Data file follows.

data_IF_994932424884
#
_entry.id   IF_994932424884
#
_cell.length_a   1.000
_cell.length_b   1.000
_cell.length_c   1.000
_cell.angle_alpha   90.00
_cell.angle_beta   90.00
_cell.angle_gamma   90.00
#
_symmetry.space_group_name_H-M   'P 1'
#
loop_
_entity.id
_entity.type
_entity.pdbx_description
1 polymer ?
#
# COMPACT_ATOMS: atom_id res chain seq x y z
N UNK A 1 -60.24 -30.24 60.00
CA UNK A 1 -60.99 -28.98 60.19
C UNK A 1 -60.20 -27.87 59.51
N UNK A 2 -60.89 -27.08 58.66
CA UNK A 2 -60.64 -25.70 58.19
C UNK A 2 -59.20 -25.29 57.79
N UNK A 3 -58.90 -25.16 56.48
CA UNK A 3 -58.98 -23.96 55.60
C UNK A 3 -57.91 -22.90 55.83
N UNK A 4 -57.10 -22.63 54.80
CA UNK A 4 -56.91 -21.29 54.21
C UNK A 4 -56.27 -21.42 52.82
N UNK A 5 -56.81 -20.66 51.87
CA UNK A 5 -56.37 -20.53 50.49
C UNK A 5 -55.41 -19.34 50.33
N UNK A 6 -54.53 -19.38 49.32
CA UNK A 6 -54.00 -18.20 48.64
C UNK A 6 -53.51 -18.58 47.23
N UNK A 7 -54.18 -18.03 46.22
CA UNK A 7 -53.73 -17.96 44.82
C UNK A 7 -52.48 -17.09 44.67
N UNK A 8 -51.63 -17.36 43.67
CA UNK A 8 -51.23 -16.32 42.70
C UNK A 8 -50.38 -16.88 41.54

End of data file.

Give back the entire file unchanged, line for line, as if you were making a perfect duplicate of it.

data_IF_994932424884
#
_entry.id   IF_994932424884
#
_cell.length_a   1.000
_cell.length_b   1.000
_cell.length_c   1.000
_cell.angle_alpha   90.00
_cell.angle_beta   90.00
_cell.angle_gamma   90.00
#
_symmetry.space_group_name_H-M   'P 1'
#
loop_
_entity.id
_entity.type
_entity.pdbx_description
1 polymer ?
#
# COMPACT_ATOMS: atom_id res chain seq x y z
N UNK A 1 -60.24 -30.24 60.00
CA UNK A 1 -60.99 -28.98 60.19
C UNK A 1 -60.20 -27.87 59.51
N UNK A 2 -60.89 -27.08 58.66
CA UNK A 2 -60.64 -25.70 58.19
C UNK A 2 -59.20 -25.29 57.79
N UNK A 3 -58.90 -25.16 56.48
CA UNK A 3 -58.98 -23.96 55.60
C UNK A 3 -57.91 -22.90 55.83
N UNK A 4 -57.10 -22.63 54.80
CA UNK A 4 -56.91 -21.29 54.21
C UNK A 4 -56.27 -21.42 52.82
N UNK A 5 -56.81 -20.66 51.87
CA UNK A 5 -56.37 -20.53 50.49
C UNK A 5 -55.41 -19.34 50.33
N UNK A 6 -54.53 -19.38 49.32
CA UNK A 6 -54.00 -18.20 48.64
C UNK A 6 -53.51 -18.58 47.23
N UNK A 7 -54.18 -18.03 46.22
CA UNK A 7 -53.73 -17.96 44.82
C UNK A 7 -52.48 -17.09 44.67
N UNK A 8 -51.63 -17.36 43.67
CA UNK A 8 -51.23 -16.32 42.70
C UNK A 8 -50.38 -16.88 41.54